New Dice Icons

on January 24, 2016 in GRUGS

Still kicking around ideas and stuff.  So far this is becoming a very tight and tactical system.  I just need to work out some concept labeling and how to not confuse people with what I am rambling on about.

I think I might have the 3 action dice icons lined out.

posi Posi- Used for the players active phase.  Represents positive actions and being at a tactical advantage. Worth 100 points.



equa Equa- Used for the players inactive phase. Represents reactive actions and being equal tactically. Worth 10 points.



negi Negi- Used for special abilities and such for either play phase.  Represents focus or being at a disadvantage. Worth 1 point.



Still open to suggestions on the icons.  Wanted to go with a theme that didn’t have any specific game setting or culture.  Something that was easy to distinguish from one another, but looked like they go together visually.  Also had to look cool and nothing like anything else out there.  Using some universal concepts like play, pause, and stop kind of ideas.  Anyway, I think they look cool.

It has been a while since the last updates.  A whole lot has changed for me over the last few months and I have been unable to get back to my work.  Anyway, the system is getting a restructure once again.  Still keeping most of my basic premise, but figured out some way better game mechanics to use.  Once I have some more of the basics of the new system worked out I will post them again.

D10 sucks

on August 12, 2014 in GRUGS

Forget the previous post.  Everything just works much more smoothly using only the Grim dice instead of adding the d10 dice to the mix.  It is so much quicker to add up results of 1, 10, or 100 and not have to make multiple rolls.

Also, I haven’t uploaded the updated rules lately to reflect only using these special dice.  Be patient, I’ll get updates out just as soon as I have a chance to.

I think I have it all figured out now.  Or at least the basic framework.  The action dice system worked well, but also needed a way to have a success or failure when doing actions.  I started playing with using a standard d10 that was then multiplied by the character’s base attribute for the action being attempted.  I kept trying variations of this method but found it wasn’t a fast enough system.  The goal was to cut down on the crazy math as much as possible.  But what would happen is you would end up with working out multiplication tables every time your character tried to do anything.  I needed to cut it down to a simple yes or no, success or fail, 1 or 0.  The it hit me to just use the attribute to indicate the number of dice to roll and forget the multiplication.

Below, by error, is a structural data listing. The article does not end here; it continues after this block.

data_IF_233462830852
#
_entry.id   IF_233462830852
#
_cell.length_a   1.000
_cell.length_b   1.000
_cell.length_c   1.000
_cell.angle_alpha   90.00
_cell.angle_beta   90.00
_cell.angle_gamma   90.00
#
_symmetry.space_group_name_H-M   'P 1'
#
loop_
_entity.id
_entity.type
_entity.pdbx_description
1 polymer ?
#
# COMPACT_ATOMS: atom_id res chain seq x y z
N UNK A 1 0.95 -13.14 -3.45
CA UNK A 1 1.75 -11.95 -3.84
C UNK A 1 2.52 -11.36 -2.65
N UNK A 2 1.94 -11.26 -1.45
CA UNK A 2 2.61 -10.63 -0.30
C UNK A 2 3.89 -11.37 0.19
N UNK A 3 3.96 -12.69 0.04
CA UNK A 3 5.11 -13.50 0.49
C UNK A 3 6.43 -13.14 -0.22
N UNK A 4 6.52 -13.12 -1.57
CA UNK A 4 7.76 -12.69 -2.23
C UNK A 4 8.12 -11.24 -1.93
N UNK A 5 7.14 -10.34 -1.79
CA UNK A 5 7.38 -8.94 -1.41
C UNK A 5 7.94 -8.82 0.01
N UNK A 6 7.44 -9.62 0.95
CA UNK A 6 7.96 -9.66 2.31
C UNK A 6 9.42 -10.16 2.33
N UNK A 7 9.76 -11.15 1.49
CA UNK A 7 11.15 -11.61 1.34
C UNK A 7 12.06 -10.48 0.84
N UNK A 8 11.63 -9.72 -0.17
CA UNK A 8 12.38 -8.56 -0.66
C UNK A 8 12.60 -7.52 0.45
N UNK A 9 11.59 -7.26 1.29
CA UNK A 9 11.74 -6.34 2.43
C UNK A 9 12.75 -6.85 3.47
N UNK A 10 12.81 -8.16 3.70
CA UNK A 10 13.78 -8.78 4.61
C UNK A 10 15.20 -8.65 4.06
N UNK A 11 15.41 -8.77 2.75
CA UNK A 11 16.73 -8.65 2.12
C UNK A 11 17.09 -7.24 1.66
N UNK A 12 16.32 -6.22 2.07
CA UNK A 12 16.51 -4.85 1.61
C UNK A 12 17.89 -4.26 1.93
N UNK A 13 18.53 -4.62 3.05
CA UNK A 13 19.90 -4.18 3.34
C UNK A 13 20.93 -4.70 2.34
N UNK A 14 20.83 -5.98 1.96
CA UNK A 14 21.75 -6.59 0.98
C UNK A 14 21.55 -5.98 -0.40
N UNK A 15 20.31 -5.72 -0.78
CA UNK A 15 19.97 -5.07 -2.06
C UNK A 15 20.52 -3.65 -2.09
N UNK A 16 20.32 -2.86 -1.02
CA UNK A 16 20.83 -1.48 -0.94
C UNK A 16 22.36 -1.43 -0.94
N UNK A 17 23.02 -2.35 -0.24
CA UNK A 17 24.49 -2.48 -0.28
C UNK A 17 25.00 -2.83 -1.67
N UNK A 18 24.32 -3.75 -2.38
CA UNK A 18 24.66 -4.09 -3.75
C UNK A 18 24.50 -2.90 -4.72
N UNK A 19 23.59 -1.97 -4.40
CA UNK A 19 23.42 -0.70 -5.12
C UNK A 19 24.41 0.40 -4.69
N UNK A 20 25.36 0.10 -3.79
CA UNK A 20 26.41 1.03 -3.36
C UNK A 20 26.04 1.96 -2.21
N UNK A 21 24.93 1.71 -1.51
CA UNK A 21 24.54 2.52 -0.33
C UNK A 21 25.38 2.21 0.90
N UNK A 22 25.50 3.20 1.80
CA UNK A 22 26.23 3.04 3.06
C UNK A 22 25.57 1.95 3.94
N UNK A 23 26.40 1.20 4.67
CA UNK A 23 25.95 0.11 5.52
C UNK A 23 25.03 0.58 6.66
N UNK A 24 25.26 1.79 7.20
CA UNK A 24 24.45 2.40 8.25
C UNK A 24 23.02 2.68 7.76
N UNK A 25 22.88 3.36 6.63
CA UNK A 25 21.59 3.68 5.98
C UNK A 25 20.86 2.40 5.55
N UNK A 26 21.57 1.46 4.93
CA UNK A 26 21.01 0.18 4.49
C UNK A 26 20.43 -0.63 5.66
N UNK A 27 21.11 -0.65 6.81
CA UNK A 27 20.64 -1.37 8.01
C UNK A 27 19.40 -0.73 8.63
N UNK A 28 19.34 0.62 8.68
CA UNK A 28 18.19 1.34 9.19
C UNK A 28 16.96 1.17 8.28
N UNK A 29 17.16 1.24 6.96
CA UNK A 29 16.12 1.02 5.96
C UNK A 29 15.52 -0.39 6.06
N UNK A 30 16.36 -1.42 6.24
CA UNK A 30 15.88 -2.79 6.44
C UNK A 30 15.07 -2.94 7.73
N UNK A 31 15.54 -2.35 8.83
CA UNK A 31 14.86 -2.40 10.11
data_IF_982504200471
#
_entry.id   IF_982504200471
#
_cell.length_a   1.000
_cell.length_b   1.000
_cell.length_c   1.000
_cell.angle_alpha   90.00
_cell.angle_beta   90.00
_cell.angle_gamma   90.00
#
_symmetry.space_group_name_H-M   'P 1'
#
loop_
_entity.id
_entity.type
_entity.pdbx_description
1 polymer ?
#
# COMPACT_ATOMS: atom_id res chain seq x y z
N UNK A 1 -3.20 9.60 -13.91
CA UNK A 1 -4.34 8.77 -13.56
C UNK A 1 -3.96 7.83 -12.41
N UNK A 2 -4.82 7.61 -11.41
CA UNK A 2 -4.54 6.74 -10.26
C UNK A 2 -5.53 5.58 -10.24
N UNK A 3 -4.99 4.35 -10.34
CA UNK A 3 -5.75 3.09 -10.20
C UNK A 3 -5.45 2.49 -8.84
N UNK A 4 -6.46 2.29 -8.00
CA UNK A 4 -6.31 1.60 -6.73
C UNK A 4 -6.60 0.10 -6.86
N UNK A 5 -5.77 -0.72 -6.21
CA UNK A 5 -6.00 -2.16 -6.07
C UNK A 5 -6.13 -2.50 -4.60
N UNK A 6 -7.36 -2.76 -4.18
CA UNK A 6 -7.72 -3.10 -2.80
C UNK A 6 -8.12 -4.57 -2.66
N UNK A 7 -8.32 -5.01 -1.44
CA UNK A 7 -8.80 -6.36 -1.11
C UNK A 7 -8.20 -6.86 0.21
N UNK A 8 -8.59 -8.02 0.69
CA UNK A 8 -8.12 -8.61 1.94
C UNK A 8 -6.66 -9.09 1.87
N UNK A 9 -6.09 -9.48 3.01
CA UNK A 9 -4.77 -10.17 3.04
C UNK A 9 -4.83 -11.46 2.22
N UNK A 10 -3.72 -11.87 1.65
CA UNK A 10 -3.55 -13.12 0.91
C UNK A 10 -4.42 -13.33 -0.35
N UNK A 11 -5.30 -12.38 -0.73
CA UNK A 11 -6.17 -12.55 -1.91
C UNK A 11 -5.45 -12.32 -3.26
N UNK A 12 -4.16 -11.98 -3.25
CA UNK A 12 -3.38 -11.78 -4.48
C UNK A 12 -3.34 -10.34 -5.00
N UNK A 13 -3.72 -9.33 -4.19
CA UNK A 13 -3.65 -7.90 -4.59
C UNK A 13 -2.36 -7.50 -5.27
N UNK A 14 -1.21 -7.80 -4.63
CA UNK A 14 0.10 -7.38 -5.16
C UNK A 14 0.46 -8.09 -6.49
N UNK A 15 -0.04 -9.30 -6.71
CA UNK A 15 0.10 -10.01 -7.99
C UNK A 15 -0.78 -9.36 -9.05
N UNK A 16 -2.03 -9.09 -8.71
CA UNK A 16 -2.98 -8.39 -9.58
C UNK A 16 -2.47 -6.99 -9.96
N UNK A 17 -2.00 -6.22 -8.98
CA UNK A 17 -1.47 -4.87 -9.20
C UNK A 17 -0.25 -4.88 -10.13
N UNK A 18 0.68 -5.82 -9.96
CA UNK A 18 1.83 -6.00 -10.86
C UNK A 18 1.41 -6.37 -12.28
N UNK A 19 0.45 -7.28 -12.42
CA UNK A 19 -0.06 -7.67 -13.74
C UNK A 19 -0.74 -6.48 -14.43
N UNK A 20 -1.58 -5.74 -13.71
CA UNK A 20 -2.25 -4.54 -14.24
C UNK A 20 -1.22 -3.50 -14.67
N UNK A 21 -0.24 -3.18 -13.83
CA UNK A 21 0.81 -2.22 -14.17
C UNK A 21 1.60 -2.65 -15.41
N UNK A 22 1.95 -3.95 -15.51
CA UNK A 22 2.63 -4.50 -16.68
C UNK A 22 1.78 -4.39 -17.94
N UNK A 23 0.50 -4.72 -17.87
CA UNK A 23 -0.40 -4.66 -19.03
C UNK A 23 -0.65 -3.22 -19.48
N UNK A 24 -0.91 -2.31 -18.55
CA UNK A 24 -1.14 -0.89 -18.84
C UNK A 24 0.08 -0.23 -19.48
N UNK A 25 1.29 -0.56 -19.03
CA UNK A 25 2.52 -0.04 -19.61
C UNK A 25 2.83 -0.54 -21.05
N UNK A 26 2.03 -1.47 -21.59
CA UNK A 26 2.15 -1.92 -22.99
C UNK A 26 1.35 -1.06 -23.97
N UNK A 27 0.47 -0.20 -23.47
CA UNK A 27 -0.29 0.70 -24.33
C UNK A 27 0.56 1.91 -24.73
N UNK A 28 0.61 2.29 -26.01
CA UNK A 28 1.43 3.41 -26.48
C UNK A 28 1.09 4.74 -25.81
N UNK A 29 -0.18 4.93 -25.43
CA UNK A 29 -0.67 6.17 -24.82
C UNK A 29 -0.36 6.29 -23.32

So now I am just using multiple d10 for the attributes, but I didn’t want to roll them out and add them up.  Typically a human would have all of his attributes at 3.  So roll 3d10, but even then it seems a bit slow and awkward to do.  So instead of just adding up all the dice for a result I decided to change it up to a best of roll.  In the case of a human, he would roll 3d10 and choose the best dice that was rolled for his score.  It is fast and easy to pick the highest number from a bunch of dice and best of all, the more dice that are rolled, the greater the odds of getting a higher dice to roll.  Otherwise, just doing the roll and add method would mean that the player with the most dice would almost always win.  That just didn’t feel very fair.  Granted, the guy who is stronger should be more of a threat on the battlefield, but not by this large of a margin.

Next up was now that I had figured out how to use these “Resolution Dice”, I still wanted a chance for that crit hit effect.  The old stand-by for this was to simply make it to where when a dice comes up as a natural 10 the player got to roll another d10 and add its result to the total.  This just makes things too crazy to deal with.  There is always going to be times where someone will roll a bunch of 10s in a row and be able to leap the Grand Canyon.  So then I tried a threshold amount by which if the dice comes up to be lower than the characters attribute it would mean another dice was added.  It was better, but still had the chance to become a problem with scores being too high and players sitting around re-rolling dice a lot.  So instead I went the poker route.  Roll the dice and pick the highest number, but if multiple dice come up with the same number they could be added together as one score.  If the combined dice was the highest value, use it, otherwise just use the highest number rolled.  Simple to use and a fast system.  So without going into a lot of the math, rolling 3d10 would still give you a score from 1 to 10, but would be more likely to get a higher value of that 1 to 10 than someone only rolling 2d10.  And with the chance for critical results, that 3d10 could possibly be a 3-30 while the 2d10 would get a 2 to 20.